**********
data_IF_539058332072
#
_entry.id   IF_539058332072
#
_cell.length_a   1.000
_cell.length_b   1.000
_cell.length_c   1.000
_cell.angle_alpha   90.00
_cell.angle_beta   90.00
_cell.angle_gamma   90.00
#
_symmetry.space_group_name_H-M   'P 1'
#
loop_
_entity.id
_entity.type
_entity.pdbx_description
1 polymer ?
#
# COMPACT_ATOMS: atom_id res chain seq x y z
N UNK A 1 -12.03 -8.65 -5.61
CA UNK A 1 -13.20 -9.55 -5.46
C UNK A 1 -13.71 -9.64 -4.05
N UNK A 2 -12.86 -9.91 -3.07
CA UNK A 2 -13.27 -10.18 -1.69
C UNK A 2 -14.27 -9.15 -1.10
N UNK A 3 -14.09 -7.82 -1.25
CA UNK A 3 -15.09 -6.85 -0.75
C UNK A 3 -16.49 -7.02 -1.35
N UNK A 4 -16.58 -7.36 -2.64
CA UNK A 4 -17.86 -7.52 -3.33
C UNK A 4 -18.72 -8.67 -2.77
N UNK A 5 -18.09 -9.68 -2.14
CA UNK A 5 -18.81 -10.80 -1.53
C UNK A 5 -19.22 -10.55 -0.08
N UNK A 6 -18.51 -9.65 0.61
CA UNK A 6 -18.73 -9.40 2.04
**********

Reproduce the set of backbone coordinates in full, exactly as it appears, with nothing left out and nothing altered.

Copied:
data_IF_539058332072
#
_entry.id   IF_539058332072
#
_cell.length_a   1.000
_cell.length_b   1.000
_cell.length_c   1.000
_cell.angle_alpha   90.00
_cell.angle_beta   90.00
_cell.angle_gamma   90.00
#
_symmetry.space_group_name_H-M   'P 1'
#
loop_
_entity.id
_entity.type
_entity.pdbx_description
1 polymer ?
#
# COMPACT_ATOMS: atom_id res chain seq x y z
N UNK A 1 -12.03 -8.65 -5.61
CA UNK A 1 -13.20 -9.55 -5.46
C UNK A 1 -13.71 -9.64 -4.05
N UNK A 2 -12.86 -9.91 -3.07
CA UNK A 2 -13.27 -10.18 -1.69
C UNK A 2 -14.27 -9.15 -1.10
N UNK A 3 -14.09 -7.82 -1.25
CA UNK A 3 -15.09 -6.85 -0.75
C UNK A 3 -16.49 -7.02 -1.35
N UNK A 4 -16.58 -7.36 -2.64
CA UNK A 4 -17.86 -7.52 -3.33
C UNK A 4 -18.72 -8.67 -2.77
N UNK A 5 -18.09 -9.68 -2.14
CA UNK A 5 -18.81 -10.80 -1.53
C UNK A 5 -19.22 -10.55 -0.08
N UNK A 6 -18.51 -9.65 0.61
CA UNK A 6 -18.73 -9.40 2.04